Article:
|Joshua A. Hanson|
Technology is just the beginning of the business at Philips Lifeline. Our product, the Personal Help Button, is inextricably linked to our service—a national call center that stands ready 24 hours a day to help more than 700,000 seniors maintain their independence.
Systems thinking is critical to this business model, best described as a product-enabled service (the equipment is leased and a monthly fee is charged for monitoring and support), because the product design and service design are truly interdependent.
As a product designer for Philips Lifeline, my role is as much about facilitating diverse groups of people (seniors, caregivers, call center staff, etc.) to create a network of personal safety as it is about designing a physical item. The goal is not to design products alone but to design meaningful service experiences. SDM’s comprehensive set of tools—involving systems thinking, design optimization, and leadership—are helping me to take on the interconnected and multidisciplinary nature of product development in this company.
Philips Lifeline is focused on health care, which means that compassion is as important as engineering principles in my job. I have visited dozens of homes to expand my field of vision into the everyday lives of the senior population. In the environment of a client’s home, I am able to witness the latent problems that focus groups are unable to uncover. Cognitive decline, macular degeneration, arthritis, and other issues can all affect how seniors interact with the devices that support their independence. I have found that such direct customer interactions are critical to understanding the linkages and dependencies that exist between our customers and the Lifeline product/service system.
Even something as trivial as how easy the packaging is to open ripples across different areas of the business, affecting cost (assembly time and shipping costs), customer satisfaction (arthritic hands hate scissors), and profit (monthly subscription fees don’t start until the product is opened and installed).
Similar interdependencies emerge around more thorny issues, such as liability, regulatory compliance, privacy, usability, etc. In all these cases, small design decisions have big impacts on seemingly unrelated parts of the business. As our offerings grow from single products to an interconnected suite of products and services, it becomes more and more difficult to understand and build the complicated feedback loops that mediate these relationships.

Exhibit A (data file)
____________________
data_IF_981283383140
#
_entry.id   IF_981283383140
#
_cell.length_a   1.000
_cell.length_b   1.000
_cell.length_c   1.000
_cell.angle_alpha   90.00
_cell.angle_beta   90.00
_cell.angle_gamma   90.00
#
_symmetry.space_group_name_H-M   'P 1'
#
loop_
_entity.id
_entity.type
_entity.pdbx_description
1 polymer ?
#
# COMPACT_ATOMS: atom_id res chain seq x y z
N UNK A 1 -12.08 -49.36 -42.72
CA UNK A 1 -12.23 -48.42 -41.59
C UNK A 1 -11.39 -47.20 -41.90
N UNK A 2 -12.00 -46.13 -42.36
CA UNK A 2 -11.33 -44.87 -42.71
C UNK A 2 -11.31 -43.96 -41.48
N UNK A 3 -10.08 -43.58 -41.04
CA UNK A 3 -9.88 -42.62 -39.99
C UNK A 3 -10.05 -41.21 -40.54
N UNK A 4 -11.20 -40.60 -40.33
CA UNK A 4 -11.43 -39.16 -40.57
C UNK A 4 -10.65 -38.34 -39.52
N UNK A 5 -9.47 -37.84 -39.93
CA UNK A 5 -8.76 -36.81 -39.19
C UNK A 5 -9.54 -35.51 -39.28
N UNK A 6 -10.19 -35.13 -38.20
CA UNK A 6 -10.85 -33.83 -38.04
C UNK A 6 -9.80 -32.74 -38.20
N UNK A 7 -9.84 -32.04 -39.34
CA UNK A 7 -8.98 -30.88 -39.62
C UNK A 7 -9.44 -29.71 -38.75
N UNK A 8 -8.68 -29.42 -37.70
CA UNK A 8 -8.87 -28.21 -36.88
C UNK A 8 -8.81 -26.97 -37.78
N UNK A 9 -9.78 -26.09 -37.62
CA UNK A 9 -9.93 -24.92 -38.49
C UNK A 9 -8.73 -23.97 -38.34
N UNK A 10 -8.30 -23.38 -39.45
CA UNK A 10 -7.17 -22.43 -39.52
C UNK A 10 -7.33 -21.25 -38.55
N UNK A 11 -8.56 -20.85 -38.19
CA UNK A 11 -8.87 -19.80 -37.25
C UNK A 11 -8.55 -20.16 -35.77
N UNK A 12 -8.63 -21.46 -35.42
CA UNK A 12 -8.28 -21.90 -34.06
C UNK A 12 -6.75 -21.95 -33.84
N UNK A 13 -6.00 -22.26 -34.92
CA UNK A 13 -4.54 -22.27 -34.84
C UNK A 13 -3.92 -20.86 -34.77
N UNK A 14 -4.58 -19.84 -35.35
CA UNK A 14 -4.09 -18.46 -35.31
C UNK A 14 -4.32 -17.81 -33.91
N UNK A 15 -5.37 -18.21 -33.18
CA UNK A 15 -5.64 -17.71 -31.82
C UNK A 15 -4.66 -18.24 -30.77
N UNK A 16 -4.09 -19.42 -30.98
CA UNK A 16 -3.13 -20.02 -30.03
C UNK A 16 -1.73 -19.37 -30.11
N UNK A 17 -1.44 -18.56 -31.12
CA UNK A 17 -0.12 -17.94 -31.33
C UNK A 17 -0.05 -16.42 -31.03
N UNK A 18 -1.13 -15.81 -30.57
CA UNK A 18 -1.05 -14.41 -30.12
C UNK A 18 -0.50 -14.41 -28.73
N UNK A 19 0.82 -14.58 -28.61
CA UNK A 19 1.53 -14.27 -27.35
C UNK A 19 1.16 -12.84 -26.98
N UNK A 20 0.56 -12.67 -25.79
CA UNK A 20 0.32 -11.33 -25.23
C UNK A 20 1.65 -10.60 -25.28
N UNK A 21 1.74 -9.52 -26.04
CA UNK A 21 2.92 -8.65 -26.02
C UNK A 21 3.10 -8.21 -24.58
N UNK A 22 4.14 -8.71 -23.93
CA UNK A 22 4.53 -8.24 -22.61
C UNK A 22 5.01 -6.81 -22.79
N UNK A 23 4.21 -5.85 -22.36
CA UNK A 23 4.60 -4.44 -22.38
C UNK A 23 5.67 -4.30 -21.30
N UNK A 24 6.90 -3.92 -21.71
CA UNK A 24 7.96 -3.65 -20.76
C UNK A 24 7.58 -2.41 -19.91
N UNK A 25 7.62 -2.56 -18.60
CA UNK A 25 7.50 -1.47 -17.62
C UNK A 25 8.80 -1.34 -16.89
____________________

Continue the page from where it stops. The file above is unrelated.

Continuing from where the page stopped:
So, is the antidote to systems of growing complexity to strive for simplicity, as Philips’ corporate motto—“Sense and Simplicity”—suggests? That’s not always possible. Fortunately, the SDM course in system architecture, a core requirement, has provided me with mental frameworks to both understand and manage the complexity of home health-care systems. One straightforward example given in class is to imagine a paragraph of text without punctuation or spaces. It’s simpler (fewer characters) than a well-punctuated paragraph, but it is far more difficult to read. The point is not to reduce complexity at all costs but instead to use system architecture principles to reduce “complicatedness” and present an image of the system that reduces ambiguity. As guest lecturer Victor Tang, ESD PhD ’06, former vice president of IBM China, put it, “Complexity is like cholesterol; there is good cholesterol and there is bad cholesterol.”
Innovation in a caring culture
In 2006, Lifeline Systems was acquired by Philips Electronics. This merger prompted a strategic shift in Philips’ focus into the home health-care market and exploded Lifeline’s innovation possibilities with the backing of the entire Philips research organization. Lifeline is now effectively positioned as the future hub of a complex network of interconnected products and services centered on helping seniors and their families to manage their own health and well-being from home.
For the first time, rapid product innovation is part of Lifeline’s strategic mission to increase growth. And yet the old way—a rigid departmental structure, a fixation on incremental improvement, operational excellence, and caring—remains. Quality demands repetition, focus, and repeatable results. Innovation, on the other hand, encourages uncertainty, risk, and a suspension of disbelief. How can we foster innovation while maintaining the culture of caring and quality that our customers have come to trust their lives to?
Luckily, during this transition I was able to take SDM’s class in organizing for innovation. The answer to this
quality/innovation dilemma that emerged during the course lectures (and the last three years of successes
and failures at Philips) is to move away from a rigid department structure and adapt a matrix organization reliant on project teams. Pulling people together from every department forces increased communication
between isolated groups, fosters a shared sense of purpose and allows a well-coordinated plan of product/service development.
Ultimately, I have found that while simultaneously being an MIT student and a Philips employee has its stressful periods, the relationship between the two is very rewarding. The two create a mutually symbiotic relationship; Philips becomes stronger as a result of the broad cross section of SDM tools and approaches that students are exposed to, and the SDM program stays relevant to industry through the real-world problems brought into the program from Philips and other businesses.